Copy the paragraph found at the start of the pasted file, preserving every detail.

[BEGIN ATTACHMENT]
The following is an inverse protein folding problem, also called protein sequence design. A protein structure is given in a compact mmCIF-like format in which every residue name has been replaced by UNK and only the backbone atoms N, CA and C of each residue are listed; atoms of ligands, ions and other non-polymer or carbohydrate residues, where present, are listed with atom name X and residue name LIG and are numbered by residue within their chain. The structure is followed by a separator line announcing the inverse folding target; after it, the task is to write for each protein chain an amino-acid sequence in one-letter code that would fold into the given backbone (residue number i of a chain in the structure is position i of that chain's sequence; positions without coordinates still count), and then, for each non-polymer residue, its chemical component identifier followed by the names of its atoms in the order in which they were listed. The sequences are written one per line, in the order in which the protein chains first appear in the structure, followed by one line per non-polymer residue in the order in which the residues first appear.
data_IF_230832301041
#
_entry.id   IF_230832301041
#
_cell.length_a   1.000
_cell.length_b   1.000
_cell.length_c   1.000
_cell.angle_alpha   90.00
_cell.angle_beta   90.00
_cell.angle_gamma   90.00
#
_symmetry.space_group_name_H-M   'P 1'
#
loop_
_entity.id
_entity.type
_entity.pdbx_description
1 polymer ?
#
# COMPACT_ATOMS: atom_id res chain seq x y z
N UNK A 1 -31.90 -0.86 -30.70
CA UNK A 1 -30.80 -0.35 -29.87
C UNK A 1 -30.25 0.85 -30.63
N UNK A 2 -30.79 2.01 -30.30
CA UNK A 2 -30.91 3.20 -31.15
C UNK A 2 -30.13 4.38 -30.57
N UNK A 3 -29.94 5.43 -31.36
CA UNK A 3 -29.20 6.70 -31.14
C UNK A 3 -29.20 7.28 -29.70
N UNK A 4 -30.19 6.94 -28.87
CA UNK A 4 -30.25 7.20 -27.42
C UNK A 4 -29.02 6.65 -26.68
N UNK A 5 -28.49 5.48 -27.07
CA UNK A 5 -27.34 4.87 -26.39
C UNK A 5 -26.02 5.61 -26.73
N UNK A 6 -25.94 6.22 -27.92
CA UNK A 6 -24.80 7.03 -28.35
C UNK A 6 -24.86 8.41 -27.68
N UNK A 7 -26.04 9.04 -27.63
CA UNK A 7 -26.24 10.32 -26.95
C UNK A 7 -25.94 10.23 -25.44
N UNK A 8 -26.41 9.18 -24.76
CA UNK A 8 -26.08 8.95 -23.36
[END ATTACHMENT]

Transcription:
The following is an inverse protein folding problem, also called protein sequence design. A protein structure is given in a compact mmCIF-like format in which every residue name has been replaced by UNK and only the backbone atoms N, CA and C of each residue are listed; atoms of ligands, ions and other non-polymer or carbohydrate residues, where present, are listed with atom name X and residue name LIG and are numbered by residue within their chain. The structure is followed by a separator line announcing the inverse folding target; after it, the task is to write for each protein chain an amino-acid sequence in one-letter code that would fold into the given backbone (residue number i of a chain in the structure is position i of that chain's sequence; positions without coordinates still count), and then, for each non-polymer residue, its chemical component identifier followed by the names of its atoms in the order in which they were listed. The sequences are written one per line, in the order in which the protein chains first appear in the structure, followed by one line per non-polymer residue in the order in which the residues first appear.